At the same time, though, the world's largest and most powerful social media empire must find a way to overcome its own set of unique challenges in order to keep its stock price heading up and to the right for years to come. Thankfully, Facebook recently moved one step closer to circumventing its most serious big-picture growth constraint.
Facebook's Project Aquila takes off
According to a recent blog post from the company, Facebook's drone-based project to expand internet access to the roughly 4 billion people without -- dubbed Project Aquila -- logged its first successful test flight.
For those unfamiliar with Aquila, or without the time to watch the above video, Aquila represents Facebook's most aggressive experiment to date to help bring Internet connections to the 60% of the world's population who currently lack access.
As an engineering feat alone, Project Aquila's drone is something of an engineering marvel. Designed with the wingspan of an airliner, Project's Aquila's drone is ultra-efficient and entirely solar powered. At its 60,000 cruising altitude, the drone requires as much power to stay aloft as just three hair dryers, and it provides wireless internet coverage to an area as large as 60 miles in diameter.
Though this represents a major milestone for the project, Facebook readily admits it must overcome numerous engineering, business, and political hurdles before Project Aquila proves ready for widespread deployment. However, as Facebook noted in its press release, projects like Aquila are pivotal to ensuring Facebook's continued business success as well as its purported aim of being a positive force for social change.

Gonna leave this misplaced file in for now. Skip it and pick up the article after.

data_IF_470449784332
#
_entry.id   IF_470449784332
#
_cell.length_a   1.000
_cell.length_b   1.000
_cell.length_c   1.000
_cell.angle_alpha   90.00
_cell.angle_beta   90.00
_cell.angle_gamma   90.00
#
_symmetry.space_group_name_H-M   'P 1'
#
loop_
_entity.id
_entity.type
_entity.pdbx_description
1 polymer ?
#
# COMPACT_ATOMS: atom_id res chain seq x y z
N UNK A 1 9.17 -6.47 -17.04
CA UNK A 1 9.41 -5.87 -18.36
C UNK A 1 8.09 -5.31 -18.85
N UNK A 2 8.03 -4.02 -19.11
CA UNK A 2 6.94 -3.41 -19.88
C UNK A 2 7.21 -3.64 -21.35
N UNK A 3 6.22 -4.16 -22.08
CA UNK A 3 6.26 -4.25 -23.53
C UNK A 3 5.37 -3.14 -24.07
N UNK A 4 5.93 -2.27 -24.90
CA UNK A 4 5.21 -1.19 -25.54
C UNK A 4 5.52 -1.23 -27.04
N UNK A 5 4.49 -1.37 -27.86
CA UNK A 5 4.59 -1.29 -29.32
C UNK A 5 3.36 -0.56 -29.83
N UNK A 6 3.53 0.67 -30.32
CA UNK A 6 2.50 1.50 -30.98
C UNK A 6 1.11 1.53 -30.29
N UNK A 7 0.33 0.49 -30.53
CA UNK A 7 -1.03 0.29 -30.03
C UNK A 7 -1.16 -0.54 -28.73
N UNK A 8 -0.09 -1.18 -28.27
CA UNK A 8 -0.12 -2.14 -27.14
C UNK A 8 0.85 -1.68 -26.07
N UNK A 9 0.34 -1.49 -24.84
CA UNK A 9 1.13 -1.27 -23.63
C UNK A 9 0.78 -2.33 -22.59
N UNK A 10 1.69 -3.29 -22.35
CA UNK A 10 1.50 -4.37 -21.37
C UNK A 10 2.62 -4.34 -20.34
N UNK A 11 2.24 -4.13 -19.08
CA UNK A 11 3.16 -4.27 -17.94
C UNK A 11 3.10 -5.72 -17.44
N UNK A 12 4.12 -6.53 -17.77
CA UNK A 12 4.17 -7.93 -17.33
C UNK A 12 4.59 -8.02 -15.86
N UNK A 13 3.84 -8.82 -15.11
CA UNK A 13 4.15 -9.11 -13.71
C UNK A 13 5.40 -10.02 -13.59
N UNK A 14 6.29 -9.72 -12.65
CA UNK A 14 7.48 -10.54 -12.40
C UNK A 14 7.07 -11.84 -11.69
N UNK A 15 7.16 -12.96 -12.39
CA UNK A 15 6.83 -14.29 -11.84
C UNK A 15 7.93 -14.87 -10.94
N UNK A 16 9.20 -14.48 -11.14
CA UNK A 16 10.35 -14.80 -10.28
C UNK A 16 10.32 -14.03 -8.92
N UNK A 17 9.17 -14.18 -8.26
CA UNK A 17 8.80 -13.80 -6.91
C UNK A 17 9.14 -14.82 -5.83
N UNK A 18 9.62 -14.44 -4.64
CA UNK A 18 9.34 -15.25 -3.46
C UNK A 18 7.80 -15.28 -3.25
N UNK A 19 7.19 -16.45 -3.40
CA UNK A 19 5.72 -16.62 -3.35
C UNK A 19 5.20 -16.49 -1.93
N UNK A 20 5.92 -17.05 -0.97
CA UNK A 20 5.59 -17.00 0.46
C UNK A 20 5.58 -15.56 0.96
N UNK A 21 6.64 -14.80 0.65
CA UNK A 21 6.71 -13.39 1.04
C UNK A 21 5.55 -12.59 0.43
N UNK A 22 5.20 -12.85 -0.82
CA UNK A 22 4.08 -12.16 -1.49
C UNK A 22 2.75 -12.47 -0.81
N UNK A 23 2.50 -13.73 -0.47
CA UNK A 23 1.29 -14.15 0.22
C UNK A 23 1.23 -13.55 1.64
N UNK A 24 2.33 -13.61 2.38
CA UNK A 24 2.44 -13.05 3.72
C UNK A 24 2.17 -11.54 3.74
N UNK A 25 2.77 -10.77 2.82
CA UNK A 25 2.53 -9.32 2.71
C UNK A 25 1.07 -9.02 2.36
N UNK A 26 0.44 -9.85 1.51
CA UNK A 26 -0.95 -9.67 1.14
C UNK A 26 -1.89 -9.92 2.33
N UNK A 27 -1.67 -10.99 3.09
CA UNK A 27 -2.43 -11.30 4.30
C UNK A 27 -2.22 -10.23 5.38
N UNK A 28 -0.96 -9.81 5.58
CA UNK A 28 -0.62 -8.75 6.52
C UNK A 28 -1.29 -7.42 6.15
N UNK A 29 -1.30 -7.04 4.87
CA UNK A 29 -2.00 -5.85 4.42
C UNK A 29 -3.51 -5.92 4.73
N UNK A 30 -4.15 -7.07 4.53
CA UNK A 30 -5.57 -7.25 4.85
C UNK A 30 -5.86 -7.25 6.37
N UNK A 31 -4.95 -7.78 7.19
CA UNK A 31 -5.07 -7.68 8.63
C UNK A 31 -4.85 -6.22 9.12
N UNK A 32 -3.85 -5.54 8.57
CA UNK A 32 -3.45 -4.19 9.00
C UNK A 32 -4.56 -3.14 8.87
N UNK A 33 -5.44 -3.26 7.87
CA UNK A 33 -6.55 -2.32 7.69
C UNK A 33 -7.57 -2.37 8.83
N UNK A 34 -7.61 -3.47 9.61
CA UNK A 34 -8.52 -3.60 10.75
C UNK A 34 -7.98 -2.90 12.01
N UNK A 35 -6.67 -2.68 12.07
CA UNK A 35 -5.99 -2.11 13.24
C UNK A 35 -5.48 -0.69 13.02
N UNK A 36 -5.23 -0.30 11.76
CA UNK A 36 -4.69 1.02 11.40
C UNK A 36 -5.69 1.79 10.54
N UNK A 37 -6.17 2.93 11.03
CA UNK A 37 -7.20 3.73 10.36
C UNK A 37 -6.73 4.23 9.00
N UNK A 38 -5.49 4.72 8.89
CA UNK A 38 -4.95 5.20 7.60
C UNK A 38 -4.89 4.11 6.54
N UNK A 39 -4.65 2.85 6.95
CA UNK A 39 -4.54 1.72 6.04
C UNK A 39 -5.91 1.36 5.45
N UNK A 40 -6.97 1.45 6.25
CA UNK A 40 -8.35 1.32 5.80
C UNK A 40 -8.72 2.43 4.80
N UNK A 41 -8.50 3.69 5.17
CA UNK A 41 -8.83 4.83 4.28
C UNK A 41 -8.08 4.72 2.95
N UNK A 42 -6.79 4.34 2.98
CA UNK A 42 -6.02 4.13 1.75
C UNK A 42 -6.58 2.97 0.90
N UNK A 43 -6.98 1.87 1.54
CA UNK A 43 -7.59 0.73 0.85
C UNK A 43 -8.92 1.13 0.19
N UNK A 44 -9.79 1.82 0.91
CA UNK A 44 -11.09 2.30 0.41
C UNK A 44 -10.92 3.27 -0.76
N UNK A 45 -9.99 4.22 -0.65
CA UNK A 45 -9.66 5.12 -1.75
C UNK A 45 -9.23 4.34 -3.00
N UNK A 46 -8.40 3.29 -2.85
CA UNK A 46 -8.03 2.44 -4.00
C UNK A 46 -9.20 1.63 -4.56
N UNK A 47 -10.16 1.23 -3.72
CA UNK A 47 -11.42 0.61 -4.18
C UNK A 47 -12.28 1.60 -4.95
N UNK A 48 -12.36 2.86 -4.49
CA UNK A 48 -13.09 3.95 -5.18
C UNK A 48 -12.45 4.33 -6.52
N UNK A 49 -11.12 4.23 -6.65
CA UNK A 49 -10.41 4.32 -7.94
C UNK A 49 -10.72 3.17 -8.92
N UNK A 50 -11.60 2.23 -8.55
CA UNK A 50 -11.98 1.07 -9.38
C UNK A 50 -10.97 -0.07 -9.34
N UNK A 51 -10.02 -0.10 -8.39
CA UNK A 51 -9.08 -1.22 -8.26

Doing well by doing good
In recent years, both Facebook and internet giant Alphabet (NASDAQ:GOOG) (NASDAQ:GOOGL) have dedicated significant resources toward devising new models to bring a greater percentage of the world's population online -- to varying degree of success.
Harnessing many of the same principles of Facebook's Project Aquila, Alphabet announced its own internet access concept, dubbed Project Loon, in 2013. Rather than using drones, though, Alphabet's Project Loon sends massive, high-altitude balloons into the stratosphere, roughly 11 miles above Earth's surface, where they can beam wireless cellular signals across wide swaths of land.
In a broader sense, Facebook and Alphabet are attempting to overcome a fundamental constraint for each of their businesses. With their internet services the market leaders virtually anywhere they aren't blocked, namely China, Alphabet and Facebook will need to find new ways to bring more people online -- or risk slowing growth.
We know Facebook currently enjoys 1.7 billion monthly active users. With 3.2 billion total people online in 2015, Facebook's market share of total possible users already hovers north of 50%. However, after backing out the 688 million Chinese internet users Facebook cannot access, the social media titan's market share can be seen as something closer to two-thirds of its potential user base. Similarly, one 2015 study from industry site Search Engine Land estimated that Alphabet's Google search engine, the company's primary financial engine, enjoyed a global market share of 75%.
Assuming these figures are at least directionally accurate, it becomes evident rather quickly that growing by increasing their market shares alone only offers somewhat limited upside for either Alphabet or Facebook. That's why projects like Aquila and Loon are perhaps more important than many investors realize.